I am very fond of amuse-bouche, Hilary, both the phrase (I speak French) and the food that indeed amuses my bouche! There really is no substitute for amuse-bouche. Any attempt comes across poorly in translation, as it does equally for hors d'oeuvres. "Starter" never seems to do it justice. But take heart, the French have coopted Pouding for a type of dessert. Once, many, many years ago, I had lunch in Paris with a university professor who had been to England to attend a conference, and as we cut into our cutlet, enhanced by an exquisite sauce, he exclaimed to me that the barbarians in England had but two sauces, used for everything. One for the main course, and one for dessert. I can hear even now how vehemently he spat out "gravy" and "custard"! The cutlet, by the way, was delicious.

Hels said...

One-bite entrees look excellent, are easy to make and taste terrific. Smoked salmon on cucumber in gazpacho appeals enormously.

Hilary Melton-Butcher said...

@ EC – yes … sometimes the offerings are way too much and put one off the other courses. I know they let the chefs express their enterprise … you’re most definitely not stupid, and I’m sure not naïve!

@ Jo-Anne – thank you …

@ Liz – I know … me too – I’m really not into psychological horrors … they terrify me …

@ Alex – yes I’d rather have too much, but too much can be too much at times?!

@ David – thank goodness you’ve thrown some intelligent thoughts into this post … and I’d love to hear you pronounce amuse-bouche … and speak French – though you’d lose me very soon.

I agree – “starter” is an awful word for a course that so often is delicious.
On looking, rightly or wrongly – another rabbit hole, Pouding seems to be a Quebequoise ‘pudding’ … Pouding Chomeur – Unemployed pudding! But if you tell me Pouding has become ‘accepted’ in France – I’d believe you.

Yes – the barbaric English didn’t have very good food values … but things I understand have changed and many consider our present culinary attributes rather good – probably helped by the number of French who’ve come over to inspire us.

Excellent to hear your cutlet was delicious … I must admit I only like home-made gravy … and custard doesn’t always appeal.

But I am grateful you’ve given this post some upmarket French thoughts … and now I have a new image to remember for ‘amuse-bouche’ …

@ Hels – I agree they can be very tasty tiny bites … equally they can be unnecessarily overfluffed. However I’d share a few of those Smoked Salmon Amuse Bouche with you – they sound delicious.

Thanks to you all – I’m just glad I can put my ‘bete noire’ amuse bouche out of my mind now that I have David’s thoughts to remember …

It is still delightfully warm here – but rain is a-coming in – in the next day or two … but now – out into the sunshine I go … cheers Hilary

Mason Canyon said...

I can't say I was familiar with the term but now you've stirred my curiosity. Enjoyed the post and now I have to find out more about Hannibal the series too. Have a great week and take care.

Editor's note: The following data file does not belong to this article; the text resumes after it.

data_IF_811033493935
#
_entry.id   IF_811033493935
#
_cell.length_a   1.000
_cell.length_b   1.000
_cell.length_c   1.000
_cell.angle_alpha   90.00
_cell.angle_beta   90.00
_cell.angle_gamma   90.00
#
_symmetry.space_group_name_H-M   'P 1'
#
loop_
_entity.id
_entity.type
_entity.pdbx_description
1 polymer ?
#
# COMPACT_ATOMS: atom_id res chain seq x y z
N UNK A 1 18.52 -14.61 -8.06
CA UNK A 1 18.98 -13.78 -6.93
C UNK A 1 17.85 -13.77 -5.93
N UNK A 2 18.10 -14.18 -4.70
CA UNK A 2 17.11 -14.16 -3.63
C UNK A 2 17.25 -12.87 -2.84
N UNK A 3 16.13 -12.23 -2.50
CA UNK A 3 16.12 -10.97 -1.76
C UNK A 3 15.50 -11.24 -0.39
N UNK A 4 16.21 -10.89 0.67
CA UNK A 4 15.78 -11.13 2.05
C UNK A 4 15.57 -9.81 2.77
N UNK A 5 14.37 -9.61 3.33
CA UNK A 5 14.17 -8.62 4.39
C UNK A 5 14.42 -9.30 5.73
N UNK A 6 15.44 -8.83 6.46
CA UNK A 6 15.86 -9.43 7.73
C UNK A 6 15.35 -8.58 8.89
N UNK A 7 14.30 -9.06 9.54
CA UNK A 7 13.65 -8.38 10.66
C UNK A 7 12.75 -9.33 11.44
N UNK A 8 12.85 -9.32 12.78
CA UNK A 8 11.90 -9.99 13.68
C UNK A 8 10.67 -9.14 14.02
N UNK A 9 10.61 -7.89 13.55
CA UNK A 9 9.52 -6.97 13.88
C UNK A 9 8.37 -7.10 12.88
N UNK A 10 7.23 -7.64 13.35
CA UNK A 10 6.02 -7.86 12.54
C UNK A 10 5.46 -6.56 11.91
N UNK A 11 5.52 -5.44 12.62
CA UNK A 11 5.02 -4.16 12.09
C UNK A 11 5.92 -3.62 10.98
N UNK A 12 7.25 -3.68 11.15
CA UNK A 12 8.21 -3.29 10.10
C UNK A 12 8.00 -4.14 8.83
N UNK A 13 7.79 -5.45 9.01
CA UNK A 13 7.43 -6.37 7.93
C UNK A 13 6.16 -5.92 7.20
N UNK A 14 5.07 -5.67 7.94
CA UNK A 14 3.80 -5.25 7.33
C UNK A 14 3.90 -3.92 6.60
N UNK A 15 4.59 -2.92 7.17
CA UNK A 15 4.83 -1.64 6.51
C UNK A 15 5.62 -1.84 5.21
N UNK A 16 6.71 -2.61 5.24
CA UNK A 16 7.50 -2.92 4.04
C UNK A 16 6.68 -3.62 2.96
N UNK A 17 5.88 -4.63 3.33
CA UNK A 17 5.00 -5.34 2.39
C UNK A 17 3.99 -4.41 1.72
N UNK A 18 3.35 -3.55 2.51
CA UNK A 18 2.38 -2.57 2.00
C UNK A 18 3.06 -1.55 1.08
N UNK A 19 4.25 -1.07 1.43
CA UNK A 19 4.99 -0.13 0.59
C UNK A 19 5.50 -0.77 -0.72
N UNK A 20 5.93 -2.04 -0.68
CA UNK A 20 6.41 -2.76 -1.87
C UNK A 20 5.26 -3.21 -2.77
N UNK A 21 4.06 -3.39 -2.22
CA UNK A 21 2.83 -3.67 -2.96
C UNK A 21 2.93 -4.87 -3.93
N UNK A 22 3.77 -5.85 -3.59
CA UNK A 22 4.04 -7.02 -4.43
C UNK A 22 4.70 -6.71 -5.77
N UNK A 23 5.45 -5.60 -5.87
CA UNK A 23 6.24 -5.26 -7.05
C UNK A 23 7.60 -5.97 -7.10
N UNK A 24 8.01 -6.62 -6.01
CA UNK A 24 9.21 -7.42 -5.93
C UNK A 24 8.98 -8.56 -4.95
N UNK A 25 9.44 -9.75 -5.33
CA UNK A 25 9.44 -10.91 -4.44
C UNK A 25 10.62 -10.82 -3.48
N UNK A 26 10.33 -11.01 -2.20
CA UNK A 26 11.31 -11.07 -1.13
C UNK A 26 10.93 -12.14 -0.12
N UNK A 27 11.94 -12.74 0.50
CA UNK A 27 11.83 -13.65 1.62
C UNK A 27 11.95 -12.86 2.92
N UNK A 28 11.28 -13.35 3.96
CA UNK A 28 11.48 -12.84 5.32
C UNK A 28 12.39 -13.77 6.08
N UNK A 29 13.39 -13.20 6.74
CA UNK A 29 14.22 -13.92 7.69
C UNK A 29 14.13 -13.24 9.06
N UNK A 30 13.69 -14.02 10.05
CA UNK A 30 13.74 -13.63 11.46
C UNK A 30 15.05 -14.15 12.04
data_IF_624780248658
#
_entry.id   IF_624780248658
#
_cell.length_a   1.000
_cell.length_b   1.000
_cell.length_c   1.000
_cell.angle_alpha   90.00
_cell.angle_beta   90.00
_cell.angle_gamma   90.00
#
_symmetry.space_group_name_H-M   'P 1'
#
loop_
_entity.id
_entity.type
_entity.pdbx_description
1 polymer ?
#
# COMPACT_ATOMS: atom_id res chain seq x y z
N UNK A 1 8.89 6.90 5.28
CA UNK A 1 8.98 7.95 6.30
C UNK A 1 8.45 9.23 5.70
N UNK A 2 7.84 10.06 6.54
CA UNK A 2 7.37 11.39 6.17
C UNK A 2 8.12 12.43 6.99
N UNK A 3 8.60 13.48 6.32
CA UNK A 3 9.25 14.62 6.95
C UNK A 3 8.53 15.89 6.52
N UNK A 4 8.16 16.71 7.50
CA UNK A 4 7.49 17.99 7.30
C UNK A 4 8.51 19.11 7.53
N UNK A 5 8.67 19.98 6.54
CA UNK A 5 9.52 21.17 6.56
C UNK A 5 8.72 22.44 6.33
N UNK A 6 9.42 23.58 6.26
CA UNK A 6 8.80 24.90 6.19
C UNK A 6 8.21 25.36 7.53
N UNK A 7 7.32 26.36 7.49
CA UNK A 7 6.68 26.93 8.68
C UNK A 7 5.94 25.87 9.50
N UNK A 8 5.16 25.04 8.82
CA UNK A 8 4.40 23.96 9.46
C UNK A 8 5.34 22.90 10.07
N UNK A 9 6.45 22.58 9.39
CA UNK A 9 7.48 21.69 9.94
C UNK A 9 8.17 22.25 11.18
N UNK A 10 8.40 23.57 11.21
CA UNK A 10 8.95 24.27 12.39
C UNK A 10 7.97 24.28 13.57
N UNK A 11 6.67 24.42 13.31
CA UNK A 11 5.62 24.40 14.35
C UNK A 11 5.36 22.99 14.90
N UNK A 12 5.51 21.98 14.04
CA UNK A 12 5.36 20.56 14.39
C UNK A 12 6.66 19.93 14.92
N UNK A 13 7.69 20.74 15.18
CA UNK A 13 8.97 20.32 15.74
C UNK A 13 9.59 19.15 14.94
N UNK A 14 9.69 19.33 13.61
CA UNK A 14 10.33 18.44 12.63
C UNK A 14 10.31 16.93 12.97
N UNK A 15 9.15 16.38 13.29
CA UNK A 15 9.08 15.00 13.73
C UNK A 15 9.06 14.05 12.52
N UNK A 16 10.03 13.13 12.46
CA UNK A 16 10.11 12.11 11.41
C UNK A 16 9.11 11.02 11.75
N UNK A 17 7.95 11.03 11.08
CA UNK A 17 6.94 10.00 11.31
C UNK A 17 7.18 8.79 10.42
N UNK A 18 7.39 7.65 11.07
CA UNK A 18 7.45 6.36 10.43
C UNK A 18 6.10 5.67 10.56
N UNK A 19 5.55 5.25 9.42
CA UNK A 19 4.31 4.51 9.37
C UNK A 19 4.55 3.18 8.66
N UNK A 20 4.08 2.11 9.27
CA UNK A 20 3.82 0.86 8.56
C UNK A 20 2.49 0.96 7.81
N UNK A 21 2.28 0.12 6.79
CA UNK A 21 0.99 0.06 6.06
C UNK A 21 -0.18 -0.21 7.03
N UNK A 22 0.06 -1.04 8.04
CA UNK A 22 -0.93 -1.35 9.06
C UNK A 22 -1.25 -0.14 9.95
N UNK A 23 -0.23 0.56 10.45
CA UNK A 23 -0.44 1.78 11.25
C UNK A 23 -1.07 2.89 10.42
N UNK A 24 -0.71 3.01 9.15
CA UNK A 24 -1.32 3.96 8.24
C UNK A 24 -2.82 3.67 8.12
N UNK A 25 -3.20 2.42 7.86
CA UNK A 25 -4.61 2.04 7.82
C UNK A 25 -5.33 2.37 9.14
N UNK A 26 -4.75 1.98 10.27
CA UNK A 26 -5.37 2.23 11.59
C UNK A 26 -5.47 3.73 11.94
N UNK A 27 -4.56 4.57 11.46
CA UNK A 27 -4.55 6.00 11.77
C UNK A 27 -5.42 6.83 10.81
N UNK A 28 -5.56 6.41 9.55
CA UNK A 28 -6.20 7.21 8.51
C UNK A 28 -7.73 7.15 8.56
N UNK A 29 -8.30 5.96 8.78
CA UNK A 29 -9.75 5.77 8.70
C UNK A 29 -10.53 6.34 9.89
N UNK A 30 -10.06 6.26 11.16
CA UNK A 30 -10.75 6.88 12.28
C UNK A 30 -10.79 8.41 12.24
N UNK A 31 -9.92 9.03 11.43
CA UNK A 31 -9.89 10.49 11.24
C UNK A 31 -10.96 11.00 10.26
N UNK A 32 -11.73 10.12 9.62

David M. Gascoigne, said...

I should add, Hilary, that when I last visited the UK, five years ago, the food was universally excellent, and often very tastefully presented. It did, however, tax my wallet at times!

T. Powell Coltrin said...

Mrs. Google says amuse-bouche means bite sized and free (food) offered by the chef, his choice. I'm in! hahaha

Teresa

Joanne said...

I am amused by your post. I suppose the handful of peanuts Ray might grab before dinner does not count. Not fancy enough. But generally, he's happy with the salty taste. I've seen a cooking show where the amuse bouche was practically whipped air with a hint of lavender. Oh my!

Hilary Melton-Butcher said...

@ Mason - thank you ... I'm glad I've sent you off down a rabbit hole - I've found a few more too. Hannibal is too much horror for me! Enjoy it ...

@ David - I realised you weren't being too derogatory! It does tax the wallet - and now ... more so - a lot of fast-food now-a-days ... but don't get me started there ...

@ Teresa - I'm glad Mrs Google has advised you! ... well each restaurant (and thus chef) has its own way of doing things ... and if it's free - yes - but I suspect the bill will be quietly absorbing it ...

More food posts to follow ... cheers Hilary

Hilary Melton-Butcher said...

Oh Joanne - you slipped in ... no peanuts pre meals do not count - glad you realised that!! The concoctions that they come up with are quite extraordinary ... I guess if you're young more flavours will appeal - as I go towards my dotage ... my tastes are becoming simpler.

Cheers to you and Ray - Hilary

Annalisa Crawford said...

Some tempting things here, although I'm not tempted by Hannibal!

Keith's Ramblings said...

I admit to being a serial amuse-boucher! Whenever I entertain, which is as often as possible, I do tasty little things on white spoons, or blinis. As they say, once a chef, always a chef!

Sandra Cox said...

Amuse-bouche is a new one for me:)
Take special care:)

cleemckenzie said...

Well, they are pretty. In fact, so pretty I have a hard time destroying them. However, I've been known to take down a few and look around for more. I was amused by your post.

bazza said...